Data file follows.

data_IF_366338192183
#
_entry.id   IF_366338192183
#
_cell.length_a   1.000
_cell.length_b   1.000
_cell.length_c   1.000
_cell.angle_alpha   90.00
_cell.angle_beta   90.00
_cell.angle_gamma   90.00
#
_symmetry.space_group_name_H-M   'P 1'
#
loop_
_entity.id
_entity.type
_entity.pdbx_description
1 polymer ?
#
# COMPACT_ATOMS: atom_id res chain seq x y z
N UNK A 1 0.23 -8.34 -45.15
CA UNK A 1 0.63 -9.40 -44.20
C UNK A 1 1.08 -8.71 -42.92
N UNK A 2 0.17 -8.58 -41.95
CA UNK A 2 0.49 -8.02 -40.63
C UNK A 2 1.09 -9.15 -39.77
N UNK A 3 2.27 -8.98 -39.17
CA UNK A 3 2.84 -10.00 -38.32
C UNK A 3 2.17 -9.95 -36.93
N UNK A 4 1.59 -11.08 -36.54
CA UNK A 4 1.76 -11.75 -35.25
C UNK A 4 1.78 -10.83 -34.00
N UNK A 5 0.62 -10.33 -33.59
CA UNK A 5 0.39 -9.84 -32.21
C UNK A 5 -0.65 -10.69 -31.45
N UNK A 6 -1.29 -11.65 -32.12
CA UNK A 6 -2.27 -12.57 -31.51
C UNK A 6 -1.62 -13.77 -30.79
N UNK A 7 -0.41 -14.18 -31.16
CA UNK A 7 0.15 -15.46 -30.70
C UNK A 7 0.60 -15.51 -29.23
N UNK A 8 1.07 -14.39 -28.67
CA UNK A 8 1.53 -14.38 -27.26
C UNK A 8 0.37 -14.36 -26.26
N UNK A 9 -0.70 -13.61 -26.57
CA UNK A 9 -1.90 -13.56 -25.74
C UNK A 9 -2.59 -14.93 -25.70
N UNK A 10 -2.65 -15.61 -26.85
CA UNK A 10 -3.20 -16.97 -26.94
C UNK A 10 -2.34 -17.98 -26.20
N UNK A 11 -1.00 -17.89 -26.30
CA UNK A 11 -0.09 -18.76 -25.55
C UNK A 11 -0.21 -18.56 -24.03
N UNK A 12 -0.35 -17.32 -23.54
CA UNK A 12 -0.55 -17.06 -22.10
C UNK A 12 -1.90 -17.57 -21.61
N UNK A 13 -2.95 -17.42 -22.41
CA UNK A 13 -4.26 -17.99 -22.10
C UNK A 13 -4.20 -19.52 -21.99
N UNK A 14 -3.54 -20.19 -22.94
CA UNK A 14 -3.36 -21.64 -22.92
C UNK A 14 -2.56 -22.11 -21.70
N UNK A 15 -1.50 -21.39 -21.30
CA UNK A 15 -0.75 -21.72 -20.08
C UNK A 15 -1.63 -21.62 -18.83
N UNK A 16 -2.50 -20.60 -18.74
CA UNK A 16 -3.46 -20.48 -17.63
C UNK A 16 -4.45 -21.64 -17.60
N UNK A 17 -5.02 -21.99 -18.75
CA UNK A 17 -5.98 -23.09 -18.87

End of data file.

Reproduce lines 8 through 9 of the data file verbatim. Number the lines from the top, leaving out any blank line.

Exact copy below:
_cell.angle_alpha   90.00
_cell.angle_beta   90.00